I bought a Raspberry Pi this week after ruminating about it for literally years. I finally decided there are a few projects I’d like to attempt that will require the Pi (some of them can be accomplished with an Arduino, but I am more comfortable with a complete single-board computer rather than a controller).

First I bought Eben Upton’s book and read halfway through it and decided it didn’t look too bad, and of course it sure doesn’t cost very much (more on that later). Then I pulled the trigger on a CanaKit starter kit with Pi, case and power supply.

Raspberry Pi 3 B+ installed and running

For years I have wanted my own Unix/Linux system to play with. I have long been fascinated by Unix, and sometimes regret not having got more involved with it back in the 1980s when I first joined the technology industry. But between 1985 and 1994 my employers operated in the DOS/Windows/IPX markets exclusively. I did have a few opportunities to dabble in Unix over the years.

Keep in mind that until Linux came along in the mid 1990s there was really no way economically to use Unix except through a shell account on a shared server (like my old netcom.com account). Unix ran on expensive multiuser minicomputers and workstations, and you were unlikely set up one of these in your spare room.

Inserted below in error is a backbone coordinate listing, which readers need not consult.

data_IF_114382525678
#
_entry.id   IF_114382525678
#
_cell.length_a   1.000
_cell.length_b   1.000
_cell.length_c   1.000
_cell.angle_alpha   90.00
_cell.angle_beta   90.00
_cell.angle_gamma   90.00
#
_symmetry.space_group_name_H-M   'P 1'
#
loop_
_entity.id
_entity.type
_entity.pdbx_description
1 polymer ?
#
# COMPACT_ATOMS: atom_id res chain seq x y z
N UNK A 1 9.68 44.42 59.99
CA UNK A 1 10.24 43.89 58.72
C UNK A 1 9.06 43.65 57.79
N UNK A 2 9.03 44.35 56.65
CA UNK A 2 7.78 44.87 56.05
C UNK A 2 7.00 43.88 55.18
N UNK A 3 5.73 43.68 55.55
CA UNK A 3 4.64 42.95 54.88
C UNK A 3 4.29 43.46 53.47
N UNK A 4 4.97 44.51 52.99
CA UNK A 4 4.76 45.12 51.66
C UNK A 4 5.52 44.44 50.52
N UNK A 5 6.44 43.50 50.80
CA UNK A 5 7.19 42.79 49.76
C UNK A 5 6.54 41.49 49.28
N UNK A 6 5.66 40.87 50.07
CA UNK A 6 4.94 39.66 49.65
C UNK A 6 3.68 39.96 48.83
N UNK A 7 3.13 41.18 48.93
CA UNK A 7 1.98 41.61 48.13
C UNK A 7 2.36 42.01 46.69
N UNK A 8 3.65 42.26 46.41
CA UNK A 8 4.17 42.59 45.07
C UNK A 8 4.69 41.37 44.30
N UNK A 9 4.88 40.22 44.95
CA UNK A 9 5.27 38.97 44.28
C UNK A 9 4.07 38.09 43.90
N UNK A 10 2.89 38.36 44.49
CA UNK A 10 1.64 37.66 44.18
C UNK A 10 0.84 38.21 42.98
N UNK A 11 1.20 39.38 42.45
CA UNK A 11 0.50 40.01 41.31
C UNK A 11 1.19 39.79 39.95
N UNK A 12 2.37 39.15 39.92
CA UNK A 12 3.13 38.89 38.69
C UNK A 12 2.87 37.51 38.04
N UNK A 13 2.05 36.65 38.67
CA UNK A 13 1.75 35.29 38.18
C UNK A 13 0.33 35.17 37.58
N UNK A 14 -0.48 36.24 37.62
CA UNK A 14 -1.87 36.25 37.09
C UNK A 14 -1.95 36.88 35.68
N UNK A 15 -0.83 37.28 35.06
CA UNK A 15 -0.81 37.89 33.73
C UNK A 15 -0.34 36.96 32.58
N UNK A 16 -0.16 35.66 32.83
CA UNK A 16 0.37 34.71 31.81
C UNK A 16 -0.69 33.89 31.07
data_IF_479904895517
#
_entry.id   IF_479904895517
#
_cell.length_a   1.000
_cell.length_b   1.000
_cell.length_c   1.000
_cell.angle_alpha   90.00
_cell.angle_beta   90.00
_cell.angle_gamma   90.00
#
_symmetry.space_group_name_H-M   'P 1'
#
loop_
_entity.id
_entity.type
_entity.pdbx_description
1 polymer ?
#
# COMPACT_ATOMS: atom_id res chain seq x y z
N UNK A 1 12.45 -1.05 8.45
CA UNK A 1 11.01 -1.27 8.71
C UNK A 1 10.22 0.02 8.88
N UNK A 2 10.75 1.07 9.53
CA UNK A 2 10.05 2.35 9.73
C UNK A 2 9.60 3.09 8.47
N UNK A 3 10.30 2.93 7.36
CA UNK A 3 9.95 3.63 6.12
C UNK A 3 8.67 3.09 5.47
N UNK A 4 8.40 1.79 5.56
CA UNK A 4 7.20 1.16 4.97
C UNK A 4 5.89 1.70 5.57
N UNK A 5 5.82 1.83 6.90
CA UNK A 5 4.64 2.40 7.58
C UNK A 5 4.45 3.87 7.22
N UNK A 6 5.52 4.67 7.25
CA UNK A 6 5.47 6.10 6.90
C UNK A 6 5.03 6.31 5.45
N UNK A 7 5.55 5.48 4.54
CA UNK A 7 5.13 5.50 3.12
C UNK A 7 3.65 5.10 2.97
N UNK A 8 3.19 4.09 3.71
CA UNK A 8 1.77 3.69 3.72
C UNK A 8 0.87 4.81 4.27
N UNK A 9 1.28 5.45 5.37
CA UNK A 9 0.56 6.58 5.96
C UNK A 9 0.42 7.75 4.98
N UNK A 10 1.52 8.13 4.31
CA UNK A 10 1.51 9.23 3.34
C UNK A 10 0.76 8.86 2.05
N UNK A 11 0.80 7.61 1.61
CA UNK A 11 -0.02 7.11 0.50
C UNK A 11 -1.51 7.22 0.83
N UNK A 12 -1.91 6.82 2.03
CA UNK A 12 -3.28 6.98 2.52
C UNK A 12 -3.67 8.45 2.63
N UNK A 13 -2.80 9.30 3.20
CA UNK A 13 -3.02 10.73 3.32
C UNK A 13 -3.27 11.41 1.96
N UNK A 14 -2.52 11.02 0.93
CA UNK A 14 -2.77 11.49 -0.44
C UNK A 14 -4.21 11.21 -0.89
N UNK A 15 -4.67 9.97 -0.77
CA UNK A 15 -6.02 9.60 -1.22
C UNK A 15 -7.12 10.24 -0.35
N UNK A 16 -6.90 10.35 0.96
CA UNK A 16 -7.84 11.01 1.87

In early 1985 I briefly worked for Touchstone, a company that produced Unix software, and we had a couple systems in the office for development and testing: a Fortune Systems 32:16 and I believe a machine from Altos Computer Systems, both running Xenix. My access to these machines was fairly restricted. The company also had some kind of relationship with AT&T, which at that time owned Unix, and one day a complete AT&T 3B2 workstation with Unix System V appeared on a desk in the middle of the office. The 3B2 was a very expensive platform as I recall, and I believe this was some kind of freebie for potential development partners. However, no one from the development side of the company had anything to do with the machine as long as I was there, it just sat on an otherwise empty desk in the middle of the marketing department. When I had spare moments, I would sit at it and fool around with Unix System V (this was the first of these mysterious unassigned office machines that I encountered in my career; the second was big Mac workstation sitting in the middle of the Cisco UK office in 1994 that had Mosaic installed, which was the first time I ever saw the World Wide Web).

Once I left Touchstone, however, I remained firmly in the world of DOS, Windows, Netware and IPX/SPX until I joined Cisco a decade later. I first started fooling around with TCP/IP stacks for Ethernet adapters around 1989, but it was still on MS-DOS PCs.

By the early 1990s I was working for Newport Systems, and while we had nothing to do with Unix at that company, one of my colleagues loaned me a copy of The Cuckoo’s Egg by Clifford Stoll, in which he goes into some detail of his work with Unix, which again ignited my interest in the operating system.